Being a member of the Marlboro County High School Mighty Marching Bulldogs is a serious commitment.
It is a commitment, which involves a three-week band camp (July 22- Aug. 9) to learn music and marches under the intense South Carolina sun.
Shanasia Ballard, captain of the percussion section, summed it up best.
“We practice and work hard,” she said. “We practice for 12 hours (some days during two of the three weeks) just to have a seven to 10 minute show.”
Karalda Perkins, director of the band, wanted dedication and hard work from her students as they started the second week of camp.
In addition to Perkins, other band staff members are Michael Burrage, assistant director of bands; Gerrard Perkins, percussion instructor; Reginald Cassidy, brass instructor; and Wycilla Cassidy, auxiliary coordinator.
Going into her fourth year as a senior, Ballard has goals for her section.
“I want them to feel like we can be the best,” she said. “As Mr. and Mrs. Perkins said, we are the heartbeat of the band. We have to keep everything in line as far as the tempo.”
Perkins stood and watched Tuesday as band members stretched and warmed up before heading to the practice field for more than two hours of hard work.
“Band camp is the foundation to help all members of the marching band to be on the same page,” she said.
By the time the camp is over on Aug. 9, students will know how to march, how to lift their leg and how to point their toe while playing music.
And students will be well on their way to learning the almost 30 songs needed for the season.
“This year, we are being ambitious and learning two field shows,” said Perkins, who is going into her third year.
Glenn Eichelberger, president of Virtuoso Production and Consulting, has worked for three summers helping as a clinician for the band.
He said 70 percent of the students had been out there before.
“For them to grasp the concepts pretty quick and push themselves to the limit, they are doing pretty good.”
To prepare for band camp, students had to make sure they ate right and drank enough water leading up to camp.
It was recommended that their water intake be half a person’s body weight in ounces of water. Students needed to stay away from fried foods and sodas while eating more fruits.
Junior Carolina English noted all the hard work would pay off because everyone loves to listen to the band.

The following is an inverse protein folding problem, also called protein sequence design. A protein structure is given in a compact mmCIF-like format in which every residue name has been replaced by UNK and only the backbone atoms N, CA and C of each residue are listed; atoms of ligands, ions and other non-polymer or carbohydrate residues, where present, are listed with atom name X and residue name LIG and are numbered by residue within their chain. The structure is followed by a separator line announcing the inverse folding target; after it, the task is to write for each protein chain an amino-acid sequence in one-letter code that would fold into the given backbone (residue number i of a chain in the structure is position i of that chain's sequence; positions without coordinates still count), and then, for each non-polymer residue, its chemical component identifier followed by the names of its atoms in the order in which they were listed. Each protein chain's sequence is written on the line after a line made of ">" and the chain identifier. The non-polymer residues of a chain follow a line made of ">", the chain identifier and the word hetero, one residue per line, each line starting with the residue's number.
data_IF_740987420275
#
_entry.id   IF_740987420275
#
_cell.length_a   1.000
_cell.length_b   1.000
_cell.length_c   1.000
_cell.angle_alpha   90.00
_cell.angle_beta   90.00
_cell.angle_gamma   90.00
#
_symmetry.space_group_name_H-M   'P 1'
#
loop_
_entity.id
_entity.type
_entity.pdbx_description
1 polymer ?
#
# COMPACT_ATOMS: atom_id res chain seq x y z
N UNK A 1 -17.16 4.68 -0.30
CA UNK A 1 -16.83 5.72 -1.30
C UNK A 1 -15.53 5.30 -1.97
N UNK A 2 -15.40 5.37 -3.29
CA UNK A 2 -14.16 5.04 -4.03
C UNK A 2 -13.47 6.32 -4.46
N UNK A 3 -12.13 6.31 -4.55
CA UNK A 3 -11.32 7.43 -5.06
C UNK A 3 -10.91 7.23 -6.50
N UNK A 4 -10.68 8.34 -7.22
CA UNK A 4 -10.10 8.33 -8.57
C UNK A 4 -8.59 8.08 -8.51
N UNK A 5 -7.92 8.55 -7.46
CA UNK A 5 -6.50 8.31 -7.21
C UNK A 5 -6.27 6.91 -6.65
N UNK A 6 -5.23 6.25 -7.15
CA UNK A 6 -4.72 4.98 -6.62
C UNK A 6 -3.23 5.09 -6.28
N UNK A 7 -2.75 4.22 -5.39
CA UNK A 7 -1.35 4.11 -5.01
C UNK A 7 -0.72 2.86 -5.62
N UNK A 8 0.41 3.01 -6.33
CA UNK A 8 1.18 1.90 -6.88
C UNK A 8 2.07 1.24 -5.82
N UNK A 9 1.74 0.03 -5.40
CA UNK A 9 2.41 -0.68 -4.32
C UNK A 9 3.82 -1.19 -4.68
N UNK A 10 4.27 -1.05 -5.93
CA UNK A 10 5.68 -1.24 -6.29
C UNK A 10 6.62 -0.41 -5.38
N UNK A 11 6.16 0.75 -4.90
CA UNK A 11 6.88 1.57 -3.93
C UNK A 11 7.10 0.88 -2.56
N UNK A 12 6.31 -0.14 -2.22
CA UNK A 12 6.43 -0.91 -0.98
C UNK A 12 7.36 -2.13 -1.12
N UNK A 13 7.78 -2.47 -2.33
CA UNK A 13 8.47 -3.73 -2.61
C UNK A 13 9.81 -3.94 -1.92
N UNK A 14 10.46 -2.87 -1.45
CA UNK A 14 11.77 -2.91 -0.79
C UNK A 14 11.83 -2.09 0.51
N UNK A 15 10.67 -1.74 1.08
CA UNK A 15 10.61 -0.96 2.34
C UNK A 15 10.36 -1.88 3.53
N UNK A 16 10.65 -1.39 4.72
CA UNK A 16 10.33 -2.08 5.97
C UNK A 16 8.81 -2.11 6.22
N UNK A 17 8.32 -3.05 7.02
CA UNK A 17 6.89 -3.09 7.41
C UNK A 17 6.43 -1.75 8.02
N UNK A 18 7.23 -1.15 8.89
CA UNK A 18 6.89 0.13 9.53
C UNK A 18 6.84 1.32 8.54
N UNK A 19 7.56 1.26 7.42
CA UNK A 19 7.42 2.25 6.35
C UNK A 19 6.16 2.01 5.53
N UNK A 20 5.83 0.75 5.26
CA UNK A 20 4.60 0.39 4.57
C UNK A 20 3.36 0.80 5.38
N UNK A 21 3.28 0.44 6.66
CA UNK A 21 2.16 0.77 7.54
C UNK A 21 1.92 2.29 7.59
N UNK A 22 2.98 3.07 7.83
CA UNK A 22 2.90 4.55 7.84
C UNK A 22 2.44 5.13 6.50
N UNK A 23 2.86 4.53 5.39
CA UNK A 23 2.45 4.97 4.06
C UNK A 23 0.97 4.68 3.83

In her second year in the band, she plays the piccolo.
Her advice to new band members was that, yes, it is hard work but it is fun.
“You can make friends,” she said. “Practice hard and follow what your leaders tell you.”
But the band isn’t just the instruments, it is also the auxiliary, which is the dance and flag lines.
Perkins was very appreciative of the auxiliary and their hard work.
Auxiliary members audition for their spots every year.
Tarshar Odom of South Carolina State University was there to show the flag line how to hold a flag, twirl a flag and spin the flag.
Jasmine Covington came in to help the girls with the dances and techniques.
“A lot of the girls learn everything straight from scratch,” Perkins said. “This is in addition to getting out on the field and marching.
Wycilla Cassidy said there are 14 dancers and 7 on the flag line.
She felt the auxiliary adds to the band. “Sometimes you like to hear music and sometimes you like to see people dancing as well,” she said. “We help to enhance the instruments.”
As captain of the dance team, Dashia York worked to make sure everyone is together and in sync.
“It takes them all whether they are in the band, the flags or the dance team to come together to create the Mighty Marching Bulldogs,” said York, who is a junior.
For Perkins, the goal at the end of camp is for everyone to come together for a field show.
Once completed, it will show the directors and students where their focus needs to be.
When school starts on Aug. 19, the focus will shift to academics.
Marching Band members must maintain a good grade point average to participate.
Practice is two hours most days after school.
Perkins said everyone should be surprised when they see the band perform.
“I have a special thing this year that I am doing that the auxiliary has not done before,” she said. “I really want to highlight the beauty of the flags and techniques of the girls. For our concert selection, we have them doing a joint piece where they will be flagging and dancing.”
The first football game is Aug. 23. During the football season, the marching band is at every home and away game, which is 10 games.
During the month of October, every single weekend will be full for them. They will have football games on Friday nights and wake up early Saturdays to go to competition.
This season will be bittersweet for Raney Poole, band president and tuba player. He is a senior and has been in the band for five years.
“It is good to move on and join another band as far as college,” he said. “But after doing it so long, it becomes a part of you.”
As band president, he is the link between the staff and band participants. Poole uses his position to help the new students with knowledge he has gained through the years.
As band president, he wanted to see everyone work together as one unit and not be divided.
“I think even though we come from different parts of the school, we come together for marching band as one big happy family,” he said.
On Monday of this week, Ken Grooms, vice president of the band boosters provided the dinner for the group while City of Bennettsville Police Department provided Tuesday’s dinner.
Next week, it will be provided by Harry’s Backyard Food of McColl, Genesis Family Restaurant and Catering. Fruitful Souls will provide a sweet treat on Friday.